B) The sea ice has "no memory" of any ice albedo fluctuations to drive further melting. Therefore, each winter resets the initial conditions preventing a feedback driven ice melt from creating any long term trend.

    Response: This is a shell and pea game. Gilles want to keep your eyes carefully watching the shells (sea ice extent) so that you don't notice the pea (sea ice volume) being slipped into his hand.

    Sea ice volume is particularly important in this context. Studies have shown that increased heat absorption due to exposed ocean surface has a far more direct effect on sea ice volume than on sea ice extent:

    Fig. 3. Solar heat input and melting. Comparison of (a) heat used in surface melting, Qms, to solar heat input to ice, Qi, during the period of surface melting and (b) heat used in bottom melting, Qmb, to solar heat deposited in open water, Qw. The straight lines are the linear leastsquares best fit to the data. In (a) the slope is 0.42, with a correlation coefficient of 0.38. In (b) the slope is 0.89, with a correlation coefficient
    of 0.94.

    This is not surprising. Direct radiation to the surface of the ocean warms the water, which then warms the ice by conduction. But the ice has far more contact with the water on its underside than on its edge. Further, a 100 meter melt on the edge of the ice cap will make a far smaller difference to extent than a 1 meter melt to the underside of the ice will make to volume. The consequence is that the ice albedo feedback has a far more significant direct impact on ice volume than on ice extent:

    Reduced sea ice volume in Spring aids the rapid reduction on sea ice extent by September both by making it easier (requiring less heat) to melt back the edges of the ice flows, and also by enabling a greater break up of the ice, by exposing more edges to the (relatively) warm water.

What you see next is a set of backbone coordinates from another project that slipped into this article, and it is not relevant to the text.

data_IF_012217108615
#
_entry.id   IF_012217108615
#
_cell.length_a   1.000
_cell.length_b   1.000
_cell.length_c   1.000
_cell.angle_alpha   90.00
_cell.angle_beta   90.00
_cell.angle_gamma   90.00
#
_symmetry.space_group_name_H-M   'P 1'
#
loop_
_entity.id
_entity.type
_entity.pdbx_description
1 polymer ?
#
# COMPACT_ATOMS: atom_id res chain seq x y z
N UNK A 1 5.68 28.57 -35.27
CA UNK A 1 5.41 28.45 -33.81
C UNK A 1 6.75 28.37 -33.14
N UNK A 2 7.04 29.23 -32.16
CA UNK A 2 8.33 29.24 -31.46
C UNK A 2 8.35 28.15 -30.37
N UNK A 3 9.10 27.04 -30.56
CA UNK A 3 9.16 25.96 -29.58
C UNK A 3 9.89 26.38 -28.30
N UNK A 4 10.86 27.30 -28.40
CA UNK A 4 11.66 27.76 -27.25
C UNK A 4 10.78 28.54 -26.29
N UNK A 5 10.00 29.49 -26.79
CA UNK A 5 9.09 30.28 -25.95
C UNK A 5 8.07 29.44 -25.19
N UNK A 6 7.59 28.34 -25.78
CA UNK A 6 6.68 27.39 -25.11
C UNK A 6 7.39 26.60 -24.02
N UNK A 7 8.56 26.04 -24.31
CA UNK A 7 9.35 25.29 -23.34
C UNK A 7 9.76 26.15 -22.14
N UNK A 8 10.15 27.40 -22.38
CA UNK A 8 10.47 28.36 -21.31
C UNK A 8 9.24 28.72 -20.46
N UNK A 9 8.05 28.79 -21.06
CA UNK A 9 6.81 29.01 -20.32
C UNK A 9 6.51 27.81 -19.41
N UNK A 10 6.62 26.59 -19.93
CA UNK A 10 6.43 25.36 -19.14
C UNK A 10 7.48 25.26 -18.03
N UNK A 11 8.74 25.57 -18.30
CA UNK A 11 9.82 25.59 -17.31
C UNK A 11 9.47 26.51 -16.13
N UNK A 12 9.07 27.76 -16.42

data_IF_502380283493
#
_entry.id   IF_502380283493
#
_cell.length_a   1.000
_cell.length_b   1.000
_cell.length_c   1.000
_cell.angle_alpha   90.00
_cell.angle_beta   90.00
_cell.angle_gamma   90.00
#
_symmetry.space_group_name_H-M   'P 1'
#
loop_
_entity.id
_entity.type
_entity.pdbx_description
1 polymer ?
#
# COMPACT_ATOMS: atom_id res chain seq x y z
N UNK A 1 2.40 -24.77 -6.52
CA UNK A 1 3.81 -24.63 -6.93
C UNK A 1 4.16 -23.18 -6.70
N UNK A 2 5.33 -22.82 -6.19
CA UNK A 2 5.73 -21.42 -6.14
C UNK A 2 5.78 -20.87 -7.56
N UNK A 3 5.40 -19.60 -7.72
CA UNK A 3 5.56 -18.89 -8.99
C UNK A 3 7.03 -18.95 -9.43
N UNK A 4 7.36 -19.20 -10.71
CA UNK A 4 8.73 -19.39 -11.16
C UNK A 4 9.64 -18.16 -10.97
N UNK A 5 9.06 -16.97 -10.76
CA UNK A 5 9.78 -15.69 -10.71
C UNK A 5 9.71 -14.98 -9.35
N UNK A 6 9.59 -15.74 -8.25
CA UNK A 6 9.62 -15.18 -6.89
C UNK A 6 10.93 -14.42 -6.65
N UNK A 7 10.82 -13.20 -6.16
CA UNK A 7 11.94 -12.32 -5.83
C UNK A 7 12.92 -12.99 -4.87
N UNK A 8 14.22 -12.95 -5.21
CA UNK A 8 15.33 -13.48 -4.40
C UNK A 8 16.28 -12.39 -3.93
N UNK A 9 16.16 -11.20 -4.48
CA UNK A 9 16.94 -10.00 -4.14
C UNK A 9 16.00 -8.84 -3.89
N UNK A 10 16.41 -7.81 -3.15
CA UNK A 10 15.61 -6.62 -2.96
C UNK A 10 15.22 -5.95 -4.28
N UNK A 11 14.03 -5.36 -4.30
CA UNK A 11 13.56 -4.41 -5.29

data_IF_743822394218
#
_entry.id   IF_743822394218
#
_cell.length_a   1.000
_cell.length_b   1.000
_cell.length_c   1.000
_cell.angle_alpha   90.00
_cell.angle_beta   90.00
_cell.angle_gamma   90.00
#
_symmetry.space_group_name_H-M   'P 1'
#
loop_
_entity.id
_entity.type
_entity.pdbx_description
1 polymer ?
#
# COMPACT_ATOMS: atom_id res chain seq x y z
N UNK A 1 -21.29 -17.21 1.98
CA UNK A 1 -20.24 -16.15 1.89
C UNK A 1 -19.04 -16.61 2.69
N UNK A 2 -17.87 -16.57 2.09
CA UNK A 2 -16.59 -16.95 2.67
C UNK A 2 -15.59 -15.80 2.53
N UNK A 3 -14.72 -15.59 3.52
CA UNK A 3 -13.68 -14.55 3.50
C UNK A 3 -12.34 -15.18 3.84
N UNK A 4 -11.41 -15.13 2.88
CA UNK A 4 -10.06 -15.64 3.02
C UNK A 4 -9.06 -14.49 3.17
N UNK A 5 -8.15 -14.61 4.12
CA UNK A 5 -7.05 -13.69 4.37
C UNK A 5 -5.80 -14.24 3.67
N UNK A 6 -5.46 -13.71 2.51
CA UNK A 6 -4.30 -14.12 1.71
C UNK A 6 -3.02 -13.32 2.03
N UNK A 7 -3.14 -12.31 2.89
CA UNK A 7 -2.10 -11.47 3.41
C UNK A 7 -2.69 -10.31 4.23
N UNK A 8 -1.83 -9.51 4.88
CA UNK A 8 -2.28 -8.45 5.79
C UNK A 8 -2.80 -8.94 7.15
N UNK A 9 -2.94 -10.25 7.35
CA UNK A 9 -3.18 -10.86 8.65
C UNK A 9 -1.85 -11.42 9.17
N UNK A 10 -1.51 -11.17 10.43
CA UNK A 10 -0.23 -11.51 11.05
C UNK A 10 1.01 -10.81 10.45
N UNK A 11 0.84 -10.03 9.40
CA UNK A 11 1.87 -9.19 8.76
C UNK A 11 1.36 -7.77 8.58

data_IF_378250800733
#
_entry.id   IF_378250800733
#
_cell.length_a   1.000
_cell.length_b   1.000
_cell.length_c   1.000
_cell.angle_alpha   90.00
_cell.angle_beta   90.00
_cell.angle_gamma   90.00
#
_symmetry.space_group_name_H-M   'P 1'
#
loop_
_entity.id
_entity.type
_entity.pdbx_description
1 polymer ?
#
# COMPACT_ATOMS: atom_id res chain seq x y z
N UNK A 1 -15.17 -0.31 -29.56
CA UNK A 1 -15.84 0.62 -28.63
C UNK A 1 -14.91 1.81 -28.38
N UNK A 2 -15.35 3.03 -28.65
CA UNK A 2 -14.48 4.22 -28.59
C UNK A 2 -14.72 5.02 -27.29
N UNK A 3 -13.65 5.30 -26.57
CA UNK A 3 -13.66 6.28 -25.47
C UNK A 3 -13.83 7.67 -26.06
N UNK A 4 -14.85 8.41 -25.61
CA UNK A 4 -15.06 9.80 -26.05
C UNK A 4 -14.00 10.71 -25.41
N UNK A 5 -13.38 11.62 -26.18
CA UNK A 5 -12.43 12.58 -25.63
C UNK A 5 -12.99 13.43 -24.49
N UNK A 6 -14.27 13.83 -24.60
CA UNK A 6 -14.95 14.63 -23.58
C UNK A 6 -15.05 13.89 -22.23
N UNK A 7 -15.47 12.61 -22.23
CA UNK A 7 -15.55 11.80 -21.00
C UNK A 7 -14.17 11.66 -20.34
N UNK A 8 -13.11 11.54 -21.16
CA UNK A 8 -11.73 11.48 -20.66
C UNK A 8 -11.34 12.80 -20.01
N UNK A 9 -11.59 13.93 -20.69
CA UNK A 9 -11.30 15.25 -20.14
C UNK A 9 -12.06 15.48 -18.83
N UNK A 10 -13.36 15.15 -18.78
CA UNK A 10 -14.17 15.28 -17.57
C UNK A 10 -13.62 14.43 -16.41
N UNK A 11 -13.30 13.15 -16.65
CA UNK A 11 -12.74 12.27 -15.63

35. Peter Hogarth at 08:56 AM on 7 April 2011
    Has sea level rise accelerated since 1880?
    The GIA corrected altimeter trend is 3.2 +/- 0.4 mm/yr and the GIA corrected tide gauge data trend is 2.8 +/- 0.8mm/yr over the same altimetry period since 1993. The new Church and White 2011 paper is available. It also has a clearer chart than mine! (figure 4)

    Another assumption made in the Houston and Dean paper is that GIA uplift rates for the Northern US coast are stable, whereas there is some evidence of accelerating uplift in the North Atlantic as a result of increasing Ice loss, see for example Jiang 2010 . Any small regional acceleration in uplift would reduce effective tide gauge recorded rate of msl increase.
  36. Upcoming book: Climate Change Denial by Haydn Washington and John Cook
    Marcus at 35

    So, Pierce, it seems you need to go back & do your homework before you further embarrass yourself.

    Not possible. I am organic chemist and quite well aware of this info you guys mention here most of which is pie-in-the sky nonsense!

    I stand by "Fossil Fuels are Forever"!

    Wouldn't you really like to have a bright red Ford Mustang Conv. with a big honkin' 5 L V-8?

    Go which watch "Mighty Ships" on the History Channel.
  37. Arctic Ice March 2011
    Yet more that the so-called skeptics can obfuscate about :

    Icy Meltwater Pooling in Arctic Ocean:
    a Wild Card in Climate Change Scenarios

    Freshwater is twice the volume of Lake Victoria and growing;
    Scientists inventory, synthesize 13 years of research
    on climate change and Europe’s marine environment

    A massive, growing pool of icy meltwater in the Arctic Ocean is a wild card in future climate
    scenarios, European researchers said today.
    Estimated in 2009 at 7,500 cubic km – twice the volume of Africa's Lake Victoria – and
    growing, the water could flush quickly into the Atlantic with unpredictable effect when
    prevailing atmospheric patterns shift, as occurred most recently in the 1960s and 1990s.
  38. Peter Hogarth at 07:58 AM on 7 April 2011
    Has sea level rise accelerated since 1880?